IS it better to work in a nursing home or for a home health agency?

  1. OK, I have interviews in two places but not sure which one i should take if I am offered the job. I like the home health b/c its one on one contact so I won't have too many patients, but its less pay $7.50/hr, also no one to ask for help. I also have to cook meals. While the nursing home, more patient interaction, i can ask co workers for help, and more pay $9/hr.
    Any advice, what kind of facility do u work in?
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    About moncj66

    Joined: Mar '07; Posts: 286; Likes: 62


  3. by   caliotter3
    You don't have to limit yourself to either. You might want to try to get a schedule with three or four shifts at the nursing home and one or two shifts in home health. Don't be fooled by the rate of pay. You might be getting a little more at the nursing home, but believe me when I say you will more than earn it. And you can't depend on your co-workers to help you. A lot of them are uncooperative. Not all, but a lot. I would try to at least start out in the nursing home with maybe a shift or two in home health. Then after you have worked for awhile, you can choose to drop one of the jobs if it doesn't suit you or you need to free up your schedule for nursing school. I can assure you that you will find home health to be a lot easier on your back, your energy, and your peace of mind. You can do a lot more for one patient in eight hours than you can for up to 20. That makes for better job satisfaction and less frequent burnout. Good luck in your choice. I forgot to add: Look for a home health agency that pays better. Home health aides can earn $12 an hour or more. Just ask around and see who pays better. Same for the nursing home, some pay better than others.
  4. by   jenky789
    I've done both. Been doing home health for 2 years now. It really depends on what's important to you. Home health can give you a much higher income if you can find the right place. My company pays per visit at a rate of $14.85. They pay you for every mile you drive, 58.05 cents/mile which is way more than you spend on gas. I like the freedom of not being stuck in one place and driving in my car listening to music all of the time. You don't have to punch a clock or have a supervisor breathing down your neck all of the time. But your back will take a beating with hh. It's just you and the patient without a lot of other aides to step in and help lift. My back has gone out a few times in the last year and it's not fun. If I could start over I think I'd get some hospital experience as a cna.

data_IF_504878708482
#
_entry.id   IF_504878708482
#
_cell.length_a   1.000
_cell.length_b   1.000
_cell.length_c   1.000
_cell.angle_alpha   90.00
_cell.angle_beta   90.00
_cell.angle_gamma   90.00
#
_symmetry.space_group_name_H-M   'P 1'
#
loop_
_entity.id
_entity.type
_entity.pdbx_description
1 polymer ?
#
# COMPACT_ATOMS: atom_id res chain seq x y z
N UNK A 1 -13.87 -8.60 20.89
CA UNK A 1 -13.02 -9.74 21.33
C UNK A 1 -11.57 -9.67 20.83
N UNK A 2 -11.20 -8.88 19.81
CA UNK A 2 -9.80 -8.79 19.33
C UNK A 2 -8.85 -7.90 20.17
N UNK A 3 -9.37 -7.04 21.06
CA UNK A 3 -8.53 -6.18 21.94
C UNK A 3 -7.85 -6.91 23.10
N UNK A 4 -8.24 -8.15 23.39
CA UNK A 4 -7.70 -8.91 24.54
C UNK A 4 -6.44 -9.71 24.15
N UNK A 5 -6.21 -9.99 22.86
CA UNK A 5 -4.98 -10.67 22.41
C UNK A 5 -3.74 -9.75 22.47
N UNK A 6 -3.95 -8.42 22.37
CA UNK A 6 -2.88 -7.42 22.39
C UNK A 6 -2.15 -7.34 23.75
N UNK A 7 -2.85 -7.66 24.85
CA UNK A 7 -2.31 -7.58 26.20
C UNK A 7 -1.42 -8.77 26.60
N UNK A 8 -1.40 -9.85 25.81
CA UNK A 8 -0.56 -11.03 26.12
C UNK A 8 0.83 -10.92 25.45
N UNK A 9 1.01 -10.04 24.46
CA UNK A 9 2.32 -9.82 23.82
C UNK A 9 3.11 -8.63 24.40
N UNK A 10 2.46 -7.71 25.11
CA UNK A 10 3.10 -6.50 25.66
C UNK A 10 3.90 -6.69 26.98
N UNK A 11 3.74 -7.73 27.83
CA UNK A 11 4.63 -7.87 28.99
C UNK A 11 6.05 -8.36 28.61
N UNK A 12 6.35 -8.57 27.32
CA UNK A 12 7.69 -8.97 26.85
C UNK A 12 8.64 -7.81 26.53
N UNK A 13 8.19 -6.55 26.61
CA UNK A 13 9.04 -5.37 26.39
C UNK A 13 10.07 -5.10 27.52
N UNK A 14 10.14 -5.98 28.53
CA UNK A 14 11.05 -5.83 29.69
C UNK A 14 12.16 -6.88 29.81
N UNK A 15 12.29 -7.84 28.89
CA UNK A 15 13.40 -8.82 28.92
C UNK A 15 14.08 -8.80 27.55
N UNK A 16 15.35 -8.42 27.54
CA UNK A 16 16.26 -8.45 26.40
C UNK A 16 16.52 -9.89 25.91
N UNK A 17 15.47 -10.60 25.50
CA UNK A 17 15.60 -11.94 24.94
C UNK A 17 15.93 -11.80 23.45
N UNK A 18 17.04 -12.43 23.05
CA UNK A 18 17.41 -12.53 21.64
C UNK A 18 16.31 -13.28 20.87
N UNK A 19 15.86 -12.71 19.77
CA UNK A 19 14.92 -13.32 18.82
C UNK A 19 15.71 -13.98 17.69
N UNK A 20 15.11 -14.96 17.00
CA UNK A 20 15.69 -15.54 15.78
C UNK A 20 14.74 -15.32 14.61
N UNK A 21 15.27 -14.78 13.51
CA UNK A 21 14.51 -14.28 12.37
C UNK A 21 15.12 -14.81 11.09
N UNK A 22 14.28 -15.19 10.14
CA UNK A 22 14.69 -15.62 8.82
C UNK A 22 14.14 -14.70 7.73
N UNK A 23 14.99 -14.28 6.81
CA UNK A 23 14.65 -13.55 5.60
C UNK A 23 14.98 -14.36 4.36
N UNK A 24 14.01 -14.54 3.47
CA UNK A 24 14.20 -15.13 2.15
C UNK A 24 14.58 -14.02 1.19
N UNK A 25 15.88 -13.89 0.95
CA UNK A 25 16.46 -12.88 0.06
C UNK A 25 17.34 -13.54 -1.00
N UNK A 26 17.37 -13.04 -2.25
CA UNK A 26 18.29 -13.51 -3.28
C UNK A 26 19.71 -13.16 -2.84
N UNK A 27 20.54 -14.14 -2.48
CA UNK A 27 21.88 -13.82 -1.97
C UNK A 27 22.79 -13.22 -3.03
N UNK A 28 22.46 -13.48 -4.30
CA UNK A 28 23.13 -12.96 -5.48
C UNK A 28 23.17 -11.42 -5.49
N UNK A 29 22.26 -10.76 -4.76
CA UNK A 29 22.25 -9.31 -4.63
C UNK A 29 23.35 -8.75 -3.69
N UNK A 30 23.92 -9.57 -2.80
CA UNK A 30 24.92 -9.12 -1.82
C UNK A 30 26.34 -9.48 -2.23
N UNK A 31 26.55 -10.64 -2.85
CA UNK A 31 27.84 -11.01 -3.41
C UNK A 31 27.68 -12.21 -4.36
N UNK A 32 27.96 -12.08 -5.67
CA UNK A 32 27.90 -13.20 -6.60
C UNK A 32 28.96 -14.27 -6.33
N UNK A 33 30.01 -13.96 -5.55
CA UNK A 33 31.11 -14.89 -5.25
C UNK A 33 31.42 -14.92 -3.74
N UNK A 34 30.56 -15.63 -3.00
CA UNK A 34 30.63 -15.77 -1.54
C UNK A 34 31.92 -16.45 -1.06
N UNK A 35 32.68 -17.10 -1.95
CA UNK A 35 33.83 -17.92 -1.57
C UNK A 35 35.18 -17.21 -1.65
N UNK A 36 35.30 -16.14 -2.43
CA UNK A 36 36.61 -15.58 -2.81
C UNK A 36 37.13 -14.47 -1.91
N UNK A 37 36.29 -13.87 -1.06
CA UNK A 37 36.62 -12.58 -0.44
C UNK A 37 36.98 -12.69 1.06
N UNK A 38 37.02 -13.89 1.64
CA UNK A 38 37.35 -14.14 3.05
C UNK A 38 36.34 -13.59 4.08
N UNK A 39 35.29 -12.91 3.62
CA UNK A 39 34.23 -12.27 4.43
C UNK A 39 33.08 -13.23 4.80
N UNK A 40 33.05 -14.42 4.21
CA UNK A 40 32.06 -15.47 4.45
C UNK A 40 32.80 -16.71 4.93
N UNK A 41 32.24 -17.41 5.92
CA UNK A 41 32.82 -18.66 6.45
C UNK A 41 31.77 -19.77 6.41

5. by   moncj66
    Well, Im actually Not a CNA. Im a nursing student, so i think thats called a nurse tech or something, so I expected to get less money and I have no experience. Great feedback, thanks!
  6. by   caliotter3
    In my state you are only allowed to work for a short period of time (I think no more than four months) before you are required to have a CNA certificate. The exception to this would be if you are hired by a private party to do in home care. They can hire anyone they want. It would be to your advantage to get a CNA and HHA certificate. Makes you eligible for more jobs and more pay. Good luck in nursing school.
  7. by   cnaeva99
    I'm a CNA. Depends on the type of experience that you want. I work in Assisted Living and have several pts to deal with on an 8 hour shift. The work is hard but at least you have other CNAs there to help. In Home Health you would be on your own. It's nice you would probably only have 1 pt but there would be no help there.
  8. by   pagandeva2000
    Not every patient is hard to manage. It is true that you may have some hefty ones, but not always. It all depends on the case. Most times, it is more relaxing and you can give much better care to one patient than many. However, depending on the circumstances and environment, it may not be worth it.

    I can give several examples; a home filled with roaches and vermin, family that makes you miserable, the location may be too far, dangerous neighborhood, or the client may be an SOB.